Contracts are agreements creating mutual obligations. When one party doesn’t uphold those obligations, essentially breaking a promise, the other may sue for breach of contract. However, it’s common for disputes to arise regarding the material terms of the contract, the circumstances under which it was signed and even the legality of its subject matter.
So what makes a contract unenforceable, and how should you avoid entering into a bad contract?
Lack of capacity
For a contract to be valid, both parties must understand the agreement they’re entering into and be legally able to enter into an agreement in the first place. This means the party must be of age to enter into a contract (usually 18). Additionally, the mental capacity provision protects individuals who could be taken advantage of, like someone suffering from Alzheimer’s. It also makes it inadvisable to complete a contract with a party under the influence of alcohol or drugs.
No one should be forced into entering a contract or threatened in any way. A contract cannot be enforced if the court finds one party was pressured unfairly into completing it. Duress includes dramatic examples like blackmail, but it can also include incidents like a boss pressuring an employee to sign a contract while threatening to fire. Undue influence, or excessive persuasion, can also make a contract unenforceable.
Both parties to a contract are expected to approach negotiations with honesty and openness. Misrepresentation occurs when one party misleads the other with an untrue point, drawing them into the contract based on this deception. During a home sale, this could mean being dishonest about known major issues or hiding structural defects with cosmetic dressing. Sometimes misrepresentation becomes fraud—typically when it centers on an intentional deception regarding a crucial part of the contract.
A contract cannot be enforced when it covers something that’s illegal in the first place. For example, a contract regarding gambling or the sale of illegal drugs would already violate the law and could not be enforced.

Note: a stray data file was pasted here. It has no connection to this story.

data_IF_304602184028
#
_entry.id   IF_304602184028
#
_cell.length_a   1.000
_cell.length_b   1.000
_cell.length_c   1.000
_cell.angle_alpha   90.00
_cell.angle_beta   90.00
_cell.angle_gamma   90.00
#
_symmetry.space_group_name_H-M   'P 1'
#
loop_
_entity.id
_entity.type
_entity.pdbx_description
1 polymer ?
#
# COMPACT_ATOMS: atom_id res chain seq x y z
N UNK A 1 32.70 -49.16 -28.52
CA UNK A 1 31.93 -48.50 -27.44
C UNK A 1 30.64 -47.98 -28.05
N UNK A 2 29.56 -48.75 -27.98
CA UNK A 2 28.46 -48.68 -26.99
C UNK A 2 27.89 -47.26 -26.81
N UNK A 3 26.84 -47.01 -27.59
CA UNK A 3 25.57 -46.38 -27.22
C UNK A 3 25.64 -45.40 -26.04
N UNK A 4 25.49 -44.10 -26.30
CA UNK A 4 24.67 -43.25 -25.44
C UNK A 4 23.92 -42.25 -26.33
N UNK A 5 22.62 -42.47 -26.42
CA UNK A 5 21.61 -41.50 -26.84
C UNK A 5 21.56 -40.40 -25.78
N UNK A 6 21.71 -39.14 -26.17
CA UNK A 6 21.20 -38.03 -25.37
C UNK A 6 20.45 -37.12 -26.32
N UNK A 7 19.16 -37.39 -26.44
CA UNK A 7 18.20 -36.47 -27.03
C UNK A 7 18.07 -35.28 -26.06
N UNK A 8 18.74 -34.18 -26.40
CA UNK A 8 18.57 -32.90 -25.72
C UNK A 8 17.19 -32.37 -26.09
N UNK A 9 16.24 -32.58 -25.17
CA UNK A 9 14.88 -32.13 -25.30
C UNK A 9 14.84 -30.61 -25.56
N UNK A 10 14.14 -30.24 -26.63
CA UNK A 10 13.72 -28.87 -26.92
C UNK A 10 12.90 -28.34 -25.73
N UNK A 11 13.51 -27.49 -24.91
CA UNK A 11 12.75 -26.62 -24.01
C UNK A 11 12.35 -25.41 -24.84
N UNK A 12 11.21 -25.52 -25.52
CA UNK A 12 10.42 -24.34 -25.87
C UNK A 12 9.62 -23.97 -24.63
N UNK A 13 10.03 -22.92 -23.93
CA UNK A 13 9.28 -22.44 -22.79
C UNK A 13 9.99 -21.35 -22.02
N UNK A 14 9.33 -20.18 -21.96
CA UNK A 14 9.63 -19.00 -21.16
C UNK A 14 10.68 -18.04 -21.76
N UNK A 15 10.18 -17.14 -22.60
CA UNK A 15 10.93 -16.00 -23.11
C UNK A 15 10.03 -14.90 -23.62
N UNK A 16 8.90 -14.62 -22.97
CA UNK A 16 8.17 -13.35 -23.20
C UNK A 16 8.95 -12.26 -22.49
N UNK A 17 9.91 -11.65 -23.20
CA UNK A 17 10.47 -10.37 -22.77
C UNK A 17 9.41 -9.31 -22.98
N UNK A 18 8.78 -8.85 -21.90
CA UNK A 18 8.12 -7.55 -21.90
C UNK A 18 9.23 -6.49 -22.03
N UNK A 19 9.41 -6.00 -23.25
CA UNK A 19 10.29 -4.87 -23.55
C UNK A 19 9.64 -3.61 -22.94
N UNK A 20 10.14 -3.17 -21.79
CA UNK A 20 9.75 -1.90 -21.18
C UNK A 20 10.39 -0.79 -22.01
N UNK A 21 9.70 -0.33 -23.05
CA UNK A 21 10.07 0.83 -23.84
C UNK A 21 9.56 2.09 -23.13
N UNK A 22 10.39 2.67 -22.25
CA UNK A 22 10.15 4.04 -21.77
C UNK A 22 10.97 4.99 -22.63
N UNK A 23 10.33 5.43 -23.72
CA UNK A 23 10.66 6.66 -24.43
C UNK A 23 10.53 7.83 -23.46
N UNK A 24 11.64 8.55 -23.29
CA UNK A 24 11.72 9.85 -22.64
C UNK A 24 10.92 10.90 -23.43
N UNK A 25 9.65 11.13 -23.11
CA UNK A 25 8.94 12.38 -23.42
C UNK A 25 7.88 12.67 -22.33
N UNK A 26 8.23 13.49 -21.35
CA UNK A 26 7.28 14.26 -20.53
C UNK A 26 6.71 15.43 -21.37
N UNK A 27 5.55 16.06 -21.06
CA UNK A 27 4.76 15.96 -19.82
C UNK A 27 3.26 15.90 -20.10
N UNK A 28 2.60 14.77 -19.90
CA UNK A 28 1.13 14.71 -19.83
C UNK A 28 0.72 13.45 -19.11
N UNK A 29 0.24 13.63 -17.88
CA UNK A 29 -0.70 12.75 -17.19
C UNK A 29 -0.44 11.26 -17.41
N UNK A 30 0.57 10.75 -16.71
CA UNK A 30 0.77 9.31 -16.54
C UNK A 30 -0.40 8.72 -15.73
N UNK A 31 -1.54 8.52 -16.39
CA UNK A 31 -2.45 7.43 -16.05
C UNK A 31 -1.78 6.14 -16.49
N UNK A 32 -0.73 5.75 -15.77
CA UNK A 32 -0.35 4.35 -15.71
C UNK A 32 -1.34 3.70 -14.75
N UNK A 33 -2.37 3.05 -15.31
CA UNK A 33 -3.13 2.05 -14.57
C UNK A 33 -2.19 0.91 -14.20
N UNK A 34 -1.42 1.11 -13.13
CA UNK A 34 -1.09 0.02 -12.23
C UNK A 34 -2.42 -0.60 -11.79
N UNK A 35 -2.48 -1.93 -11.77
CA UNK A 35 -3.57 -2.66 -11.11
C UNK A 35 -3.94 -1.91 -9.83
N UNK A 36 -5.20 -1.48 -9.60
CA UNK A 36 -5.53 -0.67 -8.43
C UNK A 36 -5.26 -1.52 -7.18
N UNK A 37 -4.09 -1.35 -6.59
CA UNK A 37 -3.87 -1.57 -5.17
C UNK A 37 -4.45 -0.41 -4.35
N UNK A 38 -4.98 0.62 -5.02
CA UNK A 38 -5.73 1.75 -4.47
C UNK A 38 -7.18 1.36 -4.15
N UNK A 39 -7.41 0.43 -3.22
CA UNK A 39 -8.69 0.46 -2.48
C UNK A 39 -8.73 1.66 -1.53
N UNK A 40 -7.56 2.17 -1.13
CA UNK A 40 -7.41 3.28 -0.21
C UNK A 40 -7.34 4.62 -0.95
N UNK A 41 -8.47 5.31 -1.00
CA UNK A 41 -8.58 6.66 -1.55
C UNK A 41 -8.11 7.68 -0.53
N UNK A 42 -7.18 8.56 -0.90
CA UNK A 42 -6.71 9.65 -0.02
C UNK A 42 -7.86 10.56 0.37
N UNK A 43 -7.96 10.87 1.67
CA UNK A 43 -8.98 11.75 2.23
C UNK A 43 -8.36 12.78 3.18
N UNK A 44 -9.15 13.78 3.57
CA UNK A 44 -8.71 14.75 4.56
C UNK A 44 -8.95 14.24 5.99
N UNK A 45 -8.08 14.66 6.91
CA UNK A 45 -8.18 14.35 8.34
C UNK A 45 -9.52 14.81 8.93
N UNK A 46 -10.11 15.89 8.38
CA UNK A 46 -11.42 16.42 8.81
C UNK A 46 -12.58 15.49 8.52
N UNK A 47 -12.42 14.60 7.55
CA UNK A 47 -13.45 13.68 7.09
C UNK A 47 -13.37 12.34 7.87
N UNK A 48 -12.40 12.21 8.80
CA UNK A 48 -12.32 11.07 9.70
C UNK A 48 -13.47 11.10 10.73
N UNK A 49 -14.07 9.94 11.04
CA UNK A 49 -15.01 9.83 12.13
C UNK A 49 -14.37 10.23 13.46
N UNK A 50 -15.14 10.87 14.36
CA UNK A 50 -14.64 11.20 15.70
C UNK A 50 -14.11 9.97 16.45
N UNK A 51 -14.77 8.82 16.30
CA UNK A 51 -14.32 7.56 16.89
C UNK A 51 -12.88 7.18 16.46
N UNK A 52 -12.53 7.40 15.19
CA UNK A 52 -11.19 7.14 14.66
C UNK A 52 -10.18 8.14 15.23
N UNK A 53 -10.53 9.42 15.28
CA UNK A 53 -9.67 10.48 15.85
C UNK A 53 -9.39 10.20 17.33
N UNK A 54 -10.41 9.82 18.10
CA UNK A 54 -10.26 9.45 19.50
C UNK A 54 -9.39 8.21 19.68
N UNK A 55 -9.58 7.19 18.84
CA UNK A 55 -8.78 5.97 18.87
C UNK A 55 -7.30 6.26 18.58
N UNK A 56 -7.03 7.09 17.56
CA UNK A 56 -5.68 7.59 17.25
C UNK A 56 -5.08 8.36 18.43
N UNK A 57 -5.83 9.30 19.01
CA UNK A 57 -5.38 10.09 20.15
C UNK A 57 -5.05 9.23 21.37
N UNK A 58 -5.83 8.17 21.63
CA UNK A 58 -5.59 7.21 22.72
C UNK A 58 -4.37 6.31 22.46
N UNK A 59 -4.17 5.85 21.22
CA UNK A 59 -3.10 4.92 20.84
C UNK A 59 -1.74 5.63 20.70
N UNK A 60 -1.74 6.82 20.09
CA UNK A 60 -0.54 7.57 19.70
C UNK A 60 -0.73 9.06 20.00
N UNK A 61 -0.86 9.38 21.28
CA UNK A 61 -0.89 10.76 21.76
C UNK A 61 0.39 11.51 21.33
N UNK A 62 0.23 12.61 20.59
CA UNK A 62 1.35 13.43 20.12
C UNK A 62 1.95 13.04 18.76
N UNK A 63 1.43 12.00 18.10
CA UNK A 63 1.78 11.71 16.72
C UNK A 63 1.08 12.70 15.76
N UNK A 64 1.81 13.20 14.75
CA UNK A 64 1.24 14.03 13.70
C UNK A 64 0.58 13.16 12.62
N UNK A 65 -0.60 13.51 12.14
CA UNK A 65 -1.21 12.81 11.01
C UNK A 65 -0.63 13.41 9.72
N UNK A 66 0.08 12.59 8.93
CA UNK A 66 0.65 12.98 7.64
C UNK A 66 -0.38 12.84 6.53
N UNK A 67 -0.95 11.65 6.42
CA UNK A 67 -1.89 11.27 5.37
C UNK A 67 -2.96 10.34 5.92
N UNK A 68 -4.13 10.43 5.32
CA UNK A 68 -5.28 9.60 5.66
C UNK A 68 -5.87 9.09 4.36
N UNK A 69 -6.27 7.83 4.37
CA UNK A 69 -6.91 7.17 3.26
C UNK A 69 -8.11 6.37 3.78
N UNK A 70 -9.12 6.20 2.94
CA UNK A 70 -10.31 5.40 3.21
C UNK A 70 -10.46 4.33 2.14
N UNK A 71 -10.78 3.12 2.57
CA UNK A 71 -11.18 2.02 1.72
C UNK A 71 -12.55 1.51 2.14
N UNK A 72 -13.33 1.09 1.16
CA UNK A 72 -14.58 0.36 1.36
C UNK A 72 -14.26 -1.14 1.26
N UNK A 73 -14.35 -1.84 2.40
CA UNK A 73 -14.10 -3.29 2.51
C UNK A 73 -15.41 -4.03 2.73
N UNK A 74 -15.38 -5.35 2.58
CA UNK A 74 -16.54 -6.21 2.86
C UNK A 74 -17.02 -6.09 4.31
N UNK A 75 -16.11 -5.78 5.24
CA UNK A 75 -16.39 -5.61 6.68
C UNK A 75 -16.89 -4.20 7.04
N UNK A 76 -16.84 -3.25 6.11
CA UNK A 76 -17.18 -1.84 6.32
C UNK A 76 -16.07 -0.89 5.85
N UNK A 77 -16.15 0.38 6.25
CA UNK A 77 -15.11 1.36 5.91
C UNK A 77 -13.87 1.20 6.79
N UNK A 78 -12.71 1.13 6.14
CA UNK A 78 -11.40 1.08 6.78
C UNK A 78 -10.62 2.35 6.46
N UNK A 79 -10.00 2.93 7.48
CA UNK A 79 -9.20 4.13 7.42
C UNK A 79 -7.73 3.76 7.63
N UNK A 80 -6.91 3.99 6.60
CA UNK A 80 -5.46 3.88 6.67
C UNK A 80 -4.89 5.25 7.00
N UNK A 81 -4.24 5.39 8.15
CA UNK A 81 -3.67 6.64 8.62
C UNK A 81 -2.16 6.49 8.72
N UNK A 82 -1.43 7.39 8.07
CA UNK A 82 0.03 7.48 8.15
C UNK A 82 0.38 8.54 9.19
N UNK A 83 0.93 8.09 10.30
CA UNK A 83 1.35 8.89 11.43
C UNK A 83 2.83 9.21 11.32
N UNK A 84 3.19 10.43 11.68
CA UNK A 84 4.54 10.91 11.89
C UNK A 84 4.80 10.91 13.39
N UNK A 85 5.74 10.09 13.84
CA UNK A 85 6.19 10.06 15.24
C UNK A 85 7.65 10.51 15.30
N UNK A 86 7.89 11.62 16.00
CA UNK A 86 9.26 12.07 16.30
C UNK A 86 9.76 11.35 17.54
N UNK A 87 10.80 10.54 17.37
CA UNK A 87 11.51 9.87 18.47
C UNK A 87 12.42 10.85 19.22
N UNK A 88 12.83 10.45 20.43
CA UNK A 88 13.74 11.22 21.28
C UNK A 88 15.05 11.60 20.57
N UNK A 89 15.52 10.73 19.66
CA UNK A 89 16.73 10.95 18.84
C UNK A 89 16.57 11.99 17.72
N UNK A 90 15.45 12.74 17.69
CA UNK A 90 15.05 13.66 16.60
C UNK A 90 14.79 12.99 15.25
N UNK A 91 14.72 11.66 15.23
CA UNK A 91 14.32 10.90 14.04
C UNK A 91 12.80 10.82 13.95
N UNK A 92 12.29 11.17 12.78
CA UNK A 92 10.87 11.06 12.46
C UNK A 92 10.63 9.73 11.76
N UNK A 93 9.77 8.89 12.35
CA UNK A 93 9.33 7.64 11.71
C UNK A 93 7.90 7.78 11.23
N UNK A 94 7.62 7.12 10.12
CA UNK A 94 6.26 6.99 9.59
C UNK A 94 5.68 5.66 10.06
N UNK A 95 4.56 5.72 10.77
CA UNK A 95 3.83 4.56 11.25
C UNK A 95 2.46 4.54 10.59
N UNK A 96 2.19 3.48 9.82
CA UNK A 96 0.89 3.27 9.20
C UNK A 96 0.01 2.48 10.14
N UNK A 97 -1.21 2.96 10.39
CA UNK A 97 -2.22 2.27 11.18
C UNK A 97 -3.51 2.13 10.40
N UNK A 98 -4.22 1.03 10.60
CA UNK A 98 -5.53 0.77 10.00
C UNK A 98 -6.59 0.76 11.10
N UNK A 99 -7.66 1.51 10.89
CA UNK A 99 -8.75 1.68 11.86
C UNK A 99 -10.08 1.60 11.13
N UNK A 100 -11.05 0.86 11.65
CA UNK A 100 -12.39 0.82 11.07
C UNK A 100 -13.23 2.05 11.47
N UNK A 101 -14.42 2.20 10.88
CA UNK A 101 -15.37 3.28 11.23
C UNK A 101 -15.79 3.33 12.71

If a contract is blatantly unfair to one party, the court may consider it unenforceable. In these cases, the court will look at the circumstances surrounding the contract’s creation and may even enforce one part of the contract but not another.
While oral contracts are acceptable in some cases, Georgia law requires that the following types of agreements be made in writing:
- Promises to answer damages for oneself or for the debt of another
- Marriage-related agreements, like prenuptial agreements
- Contracts for the sale of land
- Agreements that won’t be performed within one year
- Promises to revive debts barred by a statute of limitations
- Commitments to lend money
Good contracts should be specific, with well-defined material terms. They need to cover potential outcomes that seem unlikely and be entered into in good faith. That’s why it’s vital to have a lawyer experienced in contract law draw up these important documents to avoid any unpleasant surprises down the road.
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Disclaimer: The blog should not be used as a substitute for competent legal advice from one of our licensed attorneys.